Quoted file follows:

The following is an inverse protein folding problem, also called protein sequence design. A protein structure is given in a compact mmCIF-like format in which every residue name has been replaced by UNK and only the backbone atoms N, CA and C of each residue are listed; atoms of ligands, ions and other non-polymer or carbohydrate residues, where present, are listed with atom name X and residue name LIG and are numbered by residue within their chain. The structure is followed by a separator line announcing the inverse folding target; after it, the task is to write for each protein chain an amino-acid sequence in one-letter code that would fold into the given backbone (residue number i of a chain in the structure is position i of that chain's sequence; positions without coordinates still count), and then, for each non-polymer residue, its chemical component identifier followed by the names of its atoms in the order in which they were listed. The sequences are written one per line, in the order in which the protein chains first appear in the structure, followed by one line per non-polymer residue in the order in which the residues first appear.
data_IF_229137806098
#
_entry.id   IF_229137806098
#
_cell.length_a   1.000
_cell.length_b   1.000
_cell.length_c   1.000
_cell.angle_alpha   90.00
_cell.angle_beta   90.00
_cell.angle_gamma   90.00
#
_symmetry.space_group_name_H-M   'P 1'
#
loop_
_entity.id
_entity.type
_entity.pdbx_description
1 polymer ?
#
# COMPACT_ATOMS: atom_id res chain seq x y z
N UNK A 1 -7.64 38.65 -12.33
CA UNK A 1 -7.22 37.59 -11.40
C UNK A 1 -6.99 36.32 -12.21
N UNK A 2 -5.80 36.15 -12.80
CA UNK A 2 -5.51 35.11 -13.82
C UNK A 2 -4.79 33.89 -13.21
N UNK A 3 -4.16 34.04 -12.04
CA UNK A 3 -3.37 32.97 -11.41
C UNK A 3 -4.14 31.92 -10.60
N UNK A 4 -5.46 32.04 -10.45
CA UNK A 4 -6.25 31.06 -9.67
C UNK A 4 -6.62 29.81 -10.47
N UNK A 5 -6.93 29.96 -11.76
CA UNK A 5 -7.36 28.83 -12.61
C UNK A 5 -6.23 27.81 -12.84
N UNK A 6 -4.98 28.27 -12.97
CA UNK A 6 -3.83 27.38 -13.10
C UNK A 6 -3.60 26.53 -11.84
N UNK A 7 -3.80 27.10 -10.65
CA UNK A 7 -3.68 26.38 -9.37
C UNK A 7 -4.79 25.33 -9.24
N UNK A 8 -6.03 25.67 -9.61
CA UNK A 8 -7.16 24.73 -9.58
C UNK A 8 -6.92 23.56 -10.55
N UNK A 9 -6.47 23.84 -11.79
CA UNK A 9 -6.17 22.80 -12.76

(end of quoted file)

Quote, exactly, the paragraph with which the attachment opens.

The following is an inverse protein folding problem, also called protein sequence design. A protein structure is given in a compact mmCIF-like format in which every residue name has been replaced by UNK and only the backbone atoms N, CA and C of each residue are listed; atoms of ligands, ions and other non-polymer or carbohydrate residues, where present, are listed with atom name X and residue name LIG and are numbered by residue within their chain. The structure is followed by a separator line announcing the inverse folding target; after it, the task is to write for each protein chain an amino-acid sequence in one-letter code that would fold into the given backbone (residue number i of a chain in the structure is position i of that chain's sequence; positions without coordinates still count), and then, for each non-polymer residue, its chemical component identifier followed by the names of its atoms in the order in which they were listed. The sequences are written one per line, in the order in which the protein chains first appear in the structure, followed by one line per non-polymer residue in the order in which the residues first appear.